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11 Since all these things are to be dissolved in this way, what sort of persons ought you to be in leading lives of holiness and godliness, 12waiting for and hastening the coming of the day of God, because of which the heavens will be set ablaze and dissolved, and the elements will melt with fire?


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Heaven and earth, he says, shall pass away for our sakes; is it meet, then, for us to be engrossed with the things of earth, and not, on the contrary, to attend to a holy and godly life? The corruptions of heaven and earth will be purged by fire, while yet as the creatures of God they are pure; what then ought to be done by us who are full of so many pollutions? As to the word godlinesses (pietatibus,) the plural number is used for the singular, except you take it as meaning the duties of godliness. 180180     The previous word is also in the plural number, “in holy conversations.” What seems to be meant is, that every part of the conduct should be holy, and that every part of godliness should be attended to: “In every part of a holy life, and every act of godliness;” that is, we are not to be holy in part or pious in part, but attend to every branch of duty towards man, and every branch of duty towards God. — Ed. Of the elements of the world I shall only say this one thing, that they are to be consumed, only that they may be renovated, their substance still remaining the same, as it may be easily gathered from Romans 8:21, and from other passages. 181181     All that is said here is, that there will be new heavens and a new earth, and not that the present heavens and the present earth will be renovated. See Revelation 20:11; 21:1. — Ed.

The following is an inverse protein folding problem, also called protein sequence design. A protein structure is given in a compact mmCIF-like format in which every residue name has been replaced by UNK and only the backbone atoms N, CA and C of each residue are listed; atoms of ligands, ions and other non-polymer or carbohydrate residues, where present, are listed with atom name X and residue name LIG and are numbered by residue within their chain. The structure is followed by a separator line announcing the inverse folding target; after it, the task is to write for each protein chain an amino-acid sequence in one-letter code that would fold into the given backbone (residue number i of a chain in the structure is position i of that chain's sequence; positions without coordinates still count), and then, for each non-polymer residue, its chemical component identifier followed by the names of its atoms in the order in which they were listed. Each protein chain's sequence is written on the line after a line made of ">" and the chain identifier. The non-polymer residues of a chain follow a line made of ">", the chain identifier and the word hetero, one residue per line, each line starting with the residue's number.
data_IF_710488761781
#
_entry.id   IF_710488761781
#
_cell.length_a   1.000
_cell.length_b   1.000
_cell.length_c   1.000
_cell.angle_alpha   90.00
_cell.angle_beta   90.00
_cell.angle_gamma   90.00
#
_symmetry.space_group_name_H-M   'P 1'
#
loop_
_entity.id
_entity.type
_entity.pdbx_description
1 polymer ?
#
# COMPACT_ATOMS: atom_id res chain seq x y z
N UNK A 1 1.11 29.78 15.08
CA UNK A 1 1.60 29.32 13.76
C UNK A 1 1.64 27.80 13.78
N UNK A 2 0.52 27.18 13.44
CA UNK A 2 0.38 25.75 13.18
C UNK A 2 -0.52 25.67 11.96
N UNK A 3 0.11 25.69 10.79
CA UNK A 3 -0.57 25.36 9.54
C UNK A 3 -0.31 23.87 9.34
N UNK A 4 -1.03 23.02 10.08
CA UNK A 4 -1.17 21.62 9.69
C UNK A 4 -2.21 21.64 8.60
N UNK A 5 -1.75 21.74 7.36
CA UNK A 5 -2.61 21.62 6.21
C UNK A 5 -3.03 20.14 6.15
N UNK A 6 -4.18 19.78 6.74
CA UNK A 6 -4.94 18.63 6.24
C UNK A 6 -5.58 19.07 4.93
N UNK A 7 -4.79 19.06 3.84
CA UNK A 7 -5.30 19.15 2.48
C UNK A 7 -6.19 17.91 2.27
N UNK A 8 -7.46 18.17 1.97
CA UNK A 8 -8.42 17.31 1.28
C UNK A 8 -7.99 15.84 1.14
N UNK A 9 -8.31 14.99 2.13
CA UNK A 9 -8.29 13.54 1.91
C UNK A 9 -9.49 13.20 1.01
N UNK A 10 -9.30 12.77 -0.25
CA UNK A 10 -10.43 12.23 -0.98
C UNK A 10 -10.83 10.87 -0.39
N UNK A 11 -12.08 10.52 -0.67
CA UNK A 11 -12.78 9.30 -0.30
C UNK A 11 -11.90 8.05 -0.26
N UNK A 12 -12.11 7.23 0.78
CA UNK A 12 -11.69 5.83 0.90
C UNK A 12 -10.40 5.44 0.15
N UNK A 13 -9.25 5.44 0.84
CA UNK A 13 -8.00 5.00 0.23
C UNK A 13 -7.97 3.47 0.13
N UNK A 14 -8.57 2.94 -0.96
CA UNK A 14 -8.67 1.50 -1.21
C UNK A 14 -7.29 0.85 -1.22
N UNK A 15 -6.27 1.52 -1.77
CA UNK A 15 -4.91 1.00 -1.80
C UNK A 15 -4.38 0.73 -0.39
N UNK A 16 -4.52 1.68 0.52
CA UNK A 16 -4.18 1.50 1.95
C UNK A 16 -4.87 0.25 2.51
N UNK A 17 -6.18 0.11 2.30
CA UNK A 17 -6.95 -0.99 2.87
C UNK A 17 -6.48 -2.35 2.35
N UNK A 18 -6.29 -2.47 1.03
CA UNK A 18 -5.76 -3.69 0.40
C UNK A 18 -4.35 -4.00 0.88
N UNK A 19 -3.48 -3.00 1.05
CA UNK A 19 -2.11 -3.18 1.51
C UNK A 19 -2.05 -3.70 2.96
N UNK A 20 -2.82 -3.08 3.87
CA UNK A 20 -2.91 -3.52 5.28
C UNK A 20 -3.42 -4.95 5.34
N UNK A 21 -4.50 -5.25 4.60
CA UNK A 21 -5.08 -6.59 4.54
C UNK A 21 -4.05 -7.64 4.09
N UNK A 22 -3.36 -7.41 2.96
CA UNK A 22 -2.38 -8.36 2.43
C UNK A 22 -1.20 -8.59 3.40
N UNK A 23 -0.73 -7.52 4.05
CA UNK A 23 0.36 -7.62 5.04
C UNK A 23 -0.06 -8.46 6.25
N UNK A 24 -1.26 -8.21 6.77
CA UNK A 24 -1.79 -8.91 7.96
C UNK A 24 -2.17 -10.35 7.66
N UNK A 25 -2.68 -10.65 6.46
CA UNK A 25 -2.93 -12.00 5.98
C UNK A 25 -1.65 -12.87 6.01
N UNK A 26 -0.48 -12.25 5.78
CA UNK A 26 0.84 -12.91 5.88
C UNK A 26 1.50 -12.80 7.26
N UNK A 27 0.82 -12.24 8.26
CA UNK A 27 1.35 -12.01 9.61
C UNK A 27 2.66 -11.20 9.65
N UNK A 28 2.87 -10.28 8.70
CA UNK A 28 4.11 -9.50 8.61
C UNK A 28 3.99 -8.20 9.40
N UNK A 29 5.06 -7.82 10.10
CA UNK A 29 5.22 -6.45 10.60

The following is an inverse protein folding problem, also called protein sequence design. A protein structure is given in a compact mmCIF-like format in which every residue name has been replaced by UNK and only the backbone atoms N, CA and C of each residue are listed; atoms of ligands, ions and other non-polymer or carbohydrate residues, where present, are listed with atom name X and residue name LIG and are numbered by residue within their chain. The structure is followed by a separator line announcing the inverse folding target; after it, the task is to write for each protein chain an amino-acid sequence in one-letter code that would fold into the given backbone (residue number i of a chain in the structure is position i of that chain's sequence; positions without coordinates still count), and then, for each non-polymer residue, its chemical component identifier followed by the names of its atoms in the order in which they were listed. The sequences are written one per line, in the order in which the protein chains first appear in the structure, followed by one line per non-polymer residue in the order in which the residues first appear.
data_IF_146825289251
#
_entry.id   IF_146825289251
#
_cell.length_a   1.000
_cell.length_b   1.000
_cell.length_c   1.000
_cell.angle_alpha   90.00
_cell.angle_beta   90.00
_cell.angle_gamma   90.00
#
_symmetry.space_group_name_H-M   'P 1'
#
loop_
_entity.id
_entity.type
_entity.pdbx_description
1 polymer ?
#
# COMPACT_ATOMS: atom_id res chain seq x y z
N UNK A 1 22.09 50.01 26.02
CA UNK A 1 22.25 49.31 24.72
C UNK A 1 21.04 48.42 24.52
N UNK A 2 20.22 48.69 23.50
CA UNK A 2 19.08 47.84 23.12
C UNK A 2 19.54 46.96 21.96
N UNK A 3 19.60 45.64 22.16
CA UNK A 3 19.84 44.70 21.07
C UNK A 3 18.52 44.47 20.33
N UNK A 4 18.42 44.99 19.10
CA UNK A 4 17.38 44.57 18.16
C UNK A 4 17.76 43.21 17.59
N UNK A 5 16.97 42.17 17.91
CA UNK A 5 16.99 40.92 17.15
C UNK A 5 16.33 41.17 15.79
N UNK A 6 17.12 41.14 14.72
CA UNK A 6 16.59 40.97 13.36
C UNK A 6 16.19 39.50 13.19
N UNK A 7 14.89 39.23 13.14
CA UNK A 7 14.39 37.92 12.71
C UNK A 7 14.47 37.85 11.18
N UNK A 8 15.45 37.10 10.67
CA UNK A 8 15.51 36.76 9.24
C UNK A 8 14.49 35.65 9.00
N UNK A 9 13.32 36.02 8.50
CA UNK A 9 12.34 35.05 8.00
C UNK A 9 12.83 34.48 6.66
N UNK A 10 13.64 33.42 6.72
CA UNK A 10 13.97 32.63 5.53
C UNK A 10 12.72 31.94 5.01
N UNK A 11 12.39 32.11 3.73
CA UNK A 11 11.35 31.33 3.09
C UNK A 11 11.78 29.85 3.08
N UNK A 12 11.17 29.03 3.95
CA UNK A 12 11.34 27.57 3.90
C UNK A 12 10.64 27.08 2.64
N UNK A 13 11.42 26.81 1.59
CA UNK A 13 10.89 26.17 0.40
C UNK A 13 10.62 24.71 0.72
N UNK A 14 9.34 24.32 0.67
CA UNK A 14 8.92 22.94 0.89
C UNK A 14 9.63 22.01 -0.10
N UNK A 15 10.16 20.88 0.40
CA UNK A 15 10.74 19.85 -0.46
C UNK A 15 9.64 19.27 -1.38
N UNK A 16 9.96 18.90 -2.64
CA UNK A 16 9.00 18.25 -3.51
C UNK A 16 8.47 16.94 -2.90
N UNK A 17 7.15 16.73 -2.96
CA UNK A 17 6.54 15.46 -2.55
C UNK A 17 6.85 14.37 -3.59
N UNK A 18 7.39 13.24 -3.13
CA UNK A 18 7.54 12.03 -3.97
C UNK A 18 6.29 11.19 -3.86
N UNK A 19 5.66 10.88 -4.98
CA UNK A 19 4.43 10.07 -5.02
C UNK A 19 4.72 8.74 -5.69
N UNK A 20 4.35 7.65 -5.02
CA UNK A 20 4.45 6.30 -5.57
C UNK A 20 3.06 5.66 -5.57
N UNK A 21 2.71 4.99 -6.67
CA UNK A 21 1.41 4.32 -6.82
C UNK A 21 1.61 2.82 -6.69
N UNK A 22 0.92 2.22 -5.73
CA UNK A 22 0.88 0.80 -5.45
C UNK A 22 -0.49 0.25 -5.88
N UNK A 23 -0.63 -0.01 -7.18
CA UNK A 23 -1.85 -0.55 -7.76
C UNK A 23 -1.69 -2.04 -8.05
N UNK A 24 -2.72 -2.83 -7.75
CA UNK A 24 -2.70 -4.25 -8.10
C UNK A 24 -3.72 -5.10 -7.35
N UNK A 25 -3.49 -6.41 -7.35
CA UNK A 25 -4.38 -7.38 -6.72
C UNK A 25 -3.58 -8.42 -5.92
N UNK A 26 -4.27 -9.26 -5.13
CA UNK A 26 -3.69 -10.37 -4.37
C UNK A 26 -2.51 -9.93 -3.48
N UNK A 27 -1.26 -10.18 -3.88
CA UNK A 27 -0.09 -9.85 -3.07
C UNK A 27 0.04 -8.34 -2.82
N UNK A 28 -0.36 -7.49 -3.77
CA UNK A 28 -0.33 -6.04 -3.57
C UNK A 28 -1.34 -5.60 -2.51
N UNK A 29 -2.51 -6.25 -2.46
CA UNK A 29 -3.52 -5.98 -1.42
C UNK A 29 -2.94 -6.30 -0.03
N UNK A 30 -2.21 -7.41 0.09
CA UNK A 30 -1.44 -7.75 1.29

12 Looking for and hasting unto, or, waiting for by hastening; so I render the words, though they are two participles; for what we had before separately he gathers now into one sentence, that is, that we ought hastily to wait. Now this contrarious hope possesses no small elegance, like the proverb, “Hasten slowly,” (festina lente.) When he says, “Waiting for,” he refers to the endurance of hope; and he sets hastening in opposition to topor; and both are very apposite. For as quietness and waiting are the peculiarities of hope, so we must always take heed lest the security of the flesh should creep in; we ought, therefore, strenuously to labor in good works, and run quickly in the race of our calling. 182182     The first meaning of σπεύδω is to hasten, and it is often used, when connected with another verb, adverbially as proposed by Calvin; but when followed as here by an accusative case, it has often the secondary meaning of earnestly desiring a thing. It is so taken here by Schleusner, Parkhurst, and Macknight; “Expecting and earnestly desiring the coming of the day of God.” — Ed What he before called the day of Christ (as it is everywhere called in Scripture) he now calls the day of God, and that rightly, for Christ will then restore the kingdom to the Father, that God may be all in all.




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